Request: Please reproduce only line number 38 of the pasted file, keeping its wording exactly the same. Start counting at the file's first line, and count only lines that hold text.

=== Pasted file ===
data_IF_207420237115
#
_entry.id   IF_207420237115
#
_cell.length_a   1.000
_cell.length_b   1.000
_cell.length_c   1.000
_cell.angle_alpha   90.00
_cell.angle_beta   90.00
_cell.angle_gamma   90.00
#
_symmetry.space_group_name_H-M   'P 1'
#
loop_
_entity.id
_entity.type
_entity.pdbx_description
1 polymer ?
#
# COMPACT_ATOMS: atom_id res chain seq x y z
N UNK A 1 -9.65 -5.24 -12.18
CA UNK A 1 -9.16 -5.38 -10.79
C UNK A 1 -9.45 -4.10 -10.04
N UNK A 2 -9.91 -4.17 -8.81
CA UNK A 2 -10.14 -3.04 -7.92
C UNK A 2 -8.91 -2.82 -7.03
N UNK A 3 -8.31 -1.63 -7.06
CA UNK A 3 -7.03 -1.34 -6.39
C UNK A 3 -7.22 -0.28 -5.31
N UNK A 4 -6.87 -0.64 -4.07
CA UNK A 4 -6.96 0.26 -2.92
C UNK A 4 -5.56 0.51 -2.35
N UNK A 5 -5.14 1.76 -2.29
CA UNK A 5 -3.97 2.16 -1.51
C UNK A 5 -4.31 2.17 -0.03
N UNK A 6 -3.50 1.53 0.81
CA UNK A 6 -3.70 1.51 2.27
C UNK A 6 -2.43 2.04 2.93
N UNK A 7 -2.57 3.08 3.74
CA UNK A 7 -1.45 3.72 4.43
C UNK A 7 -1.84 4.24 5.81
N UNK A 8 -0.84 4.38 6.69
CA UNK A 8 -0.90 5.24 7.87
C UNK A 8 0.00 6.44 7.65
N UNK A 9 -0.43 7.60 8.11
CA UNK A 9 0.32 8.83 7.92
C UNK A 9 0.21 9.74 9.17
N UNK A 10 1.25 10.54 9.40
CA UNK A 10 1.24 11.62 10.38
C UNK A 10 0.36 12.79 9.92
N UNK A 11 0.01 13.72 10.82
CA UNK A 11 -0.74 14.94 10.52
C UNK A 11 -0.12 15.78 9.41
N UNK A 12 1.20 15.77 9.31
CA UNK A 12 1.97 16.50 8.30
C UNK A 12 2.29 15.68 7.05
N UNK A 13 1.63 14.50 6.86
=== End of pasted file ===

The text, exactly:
C UNK A 6 -2.43 2.04 2.93